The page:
L'Aquila Travel Guide

  • L'Aquila
    by jorgejuansanchez
  • L'Aquila
    by jorgejuansanchez
  • L'Aquila
    by jorgejuansanchez

L'Aquila Things to Do

  • the castle / Spanish fort

    The castle of L'Aquila is also known as Spanish fort, because it was a Spanish man, Don Pedro from Toledo, viceroy of Naples, who decided to build it in 1534... to defend the city from the French armies.The architect behind it is another Spaniard, Luis Escribà, akthough the construction took centuries and none of them clearly managed to see it...

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  • Basilica di Santa Maria di Collemaggio

    The Basilica di Santa Maria di Collemaggio is a fantastic romanic church in the city... the largest in the Abruzzo area. Look at the white and pink stones in which it's built: it's the same stones that were used for the fountains of the 99 spouts.It dates back to 1287, and was commissioned by an hermit known as Pietro del Morrone but whose real...

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  • fontana luminosa

    The fontana luminosa - or else fountain of light, was created by Nicola D' Antino. The base is made of marble and on top of it there are two bronze naked women. They are holding a particular vessel, which is typical of the Abruzzo region, called "la conca".The fountain is great during the day and at night. In the daylight you can admire, on a clear...

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  • piazza del duomo

    Piazza del Duomo is the main square of the city, and it is its heart and soul... it's where people meet, and every day there is a market. It's an oval sqaure with two twin fountains and two religious buildings: the duomo of San Marco and the chiesa del Suffragio, You can also find a small tourist information office, which hands out very impractical...

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  • church of San Bernardino

    The most beautiful church of the old town is the church of San Bernardino... orignally its plan would have been to look like the church of Santa maria del Fiore in Florence, but when the 1725 eartquake stroke the city and destroyed parts of t, a new plan was concocted.The facade is the original one, since it was not damaged... it's interesting how...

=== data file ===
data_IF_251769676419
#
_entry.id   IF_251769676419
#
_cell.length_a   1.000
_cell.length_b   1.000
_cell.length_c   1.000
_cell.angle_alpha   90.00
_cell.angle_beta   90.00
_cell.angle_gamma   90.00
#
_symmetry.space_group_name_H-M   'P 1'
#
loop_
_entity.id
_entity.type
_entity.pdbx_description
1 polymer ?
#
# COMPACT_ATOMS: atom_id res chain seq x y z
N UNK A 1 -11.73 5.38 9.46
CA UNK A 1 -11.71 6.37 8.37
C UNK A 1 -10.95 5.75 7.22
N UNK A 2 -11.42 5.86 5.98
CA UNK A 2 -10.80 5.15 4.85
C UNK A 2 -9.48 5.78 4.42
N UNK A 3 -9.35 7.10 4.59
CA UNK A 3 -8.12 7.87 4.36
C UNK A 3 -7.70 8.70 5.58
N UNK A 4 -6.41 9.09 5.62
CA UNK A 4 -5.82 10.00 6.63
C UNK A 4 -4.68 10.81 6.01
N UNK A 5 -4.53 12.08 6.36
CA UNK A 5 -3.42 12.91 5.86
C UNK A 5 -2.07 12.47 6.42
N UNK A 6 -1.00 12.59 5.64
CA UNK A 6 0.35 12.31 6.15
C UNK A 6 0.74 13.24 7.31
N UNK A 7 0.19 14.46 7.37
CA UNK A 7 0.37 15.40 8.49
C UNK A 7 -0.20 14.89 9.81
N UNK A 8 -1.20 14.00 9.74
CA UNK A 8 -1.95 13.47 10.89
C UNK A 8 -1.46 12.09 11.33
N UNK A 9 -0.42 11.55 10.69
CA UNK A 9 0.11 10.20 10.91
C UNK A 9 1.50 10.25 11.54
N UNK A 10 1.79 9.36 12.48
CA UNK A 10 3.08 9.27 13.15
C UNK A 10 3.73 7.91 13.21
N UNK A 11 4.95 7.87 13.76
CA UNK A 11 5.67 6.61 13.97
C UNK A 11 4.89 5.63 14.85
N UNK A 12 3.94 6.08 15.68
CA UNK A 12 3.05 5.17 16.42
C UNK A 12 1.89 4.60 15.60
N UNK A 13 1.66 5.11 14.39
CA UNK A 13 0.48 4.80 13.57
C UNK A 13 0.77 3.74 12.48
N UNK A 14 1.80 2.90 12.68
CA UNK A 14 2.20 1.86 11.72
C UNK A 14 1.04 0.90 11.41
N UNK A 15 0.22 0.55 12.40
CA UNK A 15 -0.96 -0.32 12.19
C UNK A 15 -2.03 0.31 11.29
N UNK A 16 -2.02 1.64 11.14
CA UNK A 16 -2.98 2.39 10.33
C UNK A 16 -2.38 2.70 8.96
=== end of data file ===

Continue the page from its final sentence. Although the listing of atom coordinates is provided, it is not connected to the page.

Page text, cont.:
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  • S. Vito di Tornimparte

    S. Vito di Tornimparte is a beautiful little church that tends to be overlooked... and for a simple reason: it stands right opposite the fountain of the 99 spouts, and people are so taken in by this monument, that they often miss this little white church with a fine romanic portal.Tornimparte is a village of 2.966 inhabiotants in the Aquila...

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  • La Fontana delle 99 cannelle

    La Fontana delle 99 cannelle (the fountain with the 99 spouts) is a large fountain built in 1272 by the architect Tancredi da Pentima and it is the symbol of the city. it is in trapezoid shape and it has 99 spouts with 99 masks - it is believed that they are the masks of the lords of the castles who founded the city.If this is your first stop in...

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  • The Few Sites We Saw in L'Aquila

    We only walked around L'Aquila for about an hour or so. It was a Sunday evening, and it was quite difficult to find a place to park. We drove around and around. Finally, we parked on a narrow side street and then walked to the Piazza Duomo which was filled with young people, families, and older couples.We were looking for the Information Center. We...

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  • First sight

    "There's a fairly large town over there" were my words as I first set eyes on L'Aquila from the truck stop service station.By the time I'd reached this point I was so far away from where I'd originally intended that I decided to plunge on further, through the 10 kilometre plus tunnel and find my way past Ascoli Piceno and onto near Gubbio where we...

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  • It's all about the mountains

    If a couple of naked women arching their backs is what makes the world go round for you then you're bound to enjoy this monument, the Fontan Luminosa, dedicated to "Alpini L'Aquila" on the Piazza Battaglione just 30 metres from my hotel.That's the alpine club for the totally language challenged.

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  • fontana delle 99 cannelle

    With "collemaggio church" is the symbol of the town.it is large fountain where water comes out from the 99 sculptures of the lords who founded the town.It is situated on 3 of the 4 sides of a wide square.don't miss it!!!

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  • The gateways